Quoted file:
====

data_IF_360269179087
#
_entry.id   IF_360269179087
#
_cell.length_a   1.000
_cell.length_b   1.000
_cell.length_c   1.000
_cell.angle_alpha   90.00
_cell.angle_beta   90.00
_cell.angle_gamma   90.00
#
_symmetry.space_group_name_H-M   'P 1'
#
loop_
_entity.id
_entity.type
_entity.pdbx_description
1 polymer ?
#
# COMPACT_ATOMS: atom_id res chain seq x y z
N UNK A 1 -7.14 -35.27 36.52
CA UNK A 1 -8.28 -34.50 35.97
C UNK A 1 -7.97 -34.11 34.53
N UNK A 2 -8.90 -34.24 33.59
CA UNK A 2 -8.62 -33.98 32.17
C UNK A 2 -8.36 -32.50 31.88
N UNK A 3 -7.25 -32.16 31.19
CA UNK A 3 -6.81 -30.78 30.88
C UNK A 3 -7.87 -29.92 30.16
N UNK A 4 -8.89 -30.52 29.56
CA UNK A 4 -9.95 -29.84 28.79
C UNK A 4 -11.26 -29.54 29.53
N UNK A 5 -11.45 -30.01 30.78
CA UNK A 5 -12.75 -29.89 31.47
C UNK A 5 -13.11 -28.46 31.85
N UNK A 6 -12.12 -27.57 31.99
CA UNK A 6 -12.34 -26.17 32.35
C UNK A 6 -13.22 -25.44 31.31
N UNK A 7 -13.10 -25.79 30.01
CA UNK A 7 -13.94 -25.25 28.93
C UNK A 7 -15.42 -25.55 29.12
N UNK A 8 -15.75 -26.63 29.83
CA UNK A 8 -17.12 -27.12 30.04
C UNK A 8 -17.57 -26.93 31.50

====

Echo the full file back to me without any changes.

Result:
data_IF_360269179087
#
_entry.id   IF_360269179087
#
_cell.length_a   1.000
_cell.length_b   1.000
_cell.length_c   1.000
_cell.angle_alpha   90.00
_cell.angle_beta   90.00
_cell.angle_gamma   90.00
#
_symmetry.space_group_name_H-M   'P 1'
#
loop_
_entity.id
_entity.type
_entity.pdbx_description
1 polymer ?
#
# COMPACT_ATOMS: atom_id res chain seq x y z
N UNK A 1 -7.14 -35.27 36.52
CA UNK A 1 -8.28 -34.50 35.97
C UNK A 1 -7.97 -34.11 34.53
N UNK A 2 -8.90 -34.24 33.59
CA UNK A 2 -8.62 -33.98 32.17
C UNK A 2 -8.36 -32.50 31.88
N UNK A 3 -7.25 -32.16 31.19
CA UNK A 3 -6.81 -30.78 30.88
C UNK A 3 -7.87 -29.92 30.16
N UNK A 4 -8.89 -30.52 29.56
CA UNK A 4 -9.95 -29.84 28.79
C UNK A 4 -11.26 -29.54 29.53
N UNK A 5 -11.45 -30.01 30.78
CA UNK A 5 -12.75 -29.89 31.47
C UNK A 5 -13.11 -28.46 31.85
N UNK A 6 -12.12 -27.57 31.99
CA UNK A 6 -12.34 -26.17 32.35
C UNK A 6 -13.22 -25.44 31.31
N UNK A 7 -13.10 -25.79 30.01
CA UNK A 7 -13.94 -25.25 28.93
C UNK A 7 -15.42 -25.55 29.12
N UNK A 8 -15.75 -26.63 29.83
CA UNK A 8 -17.12 -27.12 30.04
C UNK A 8 -17.57 -26.93 31.50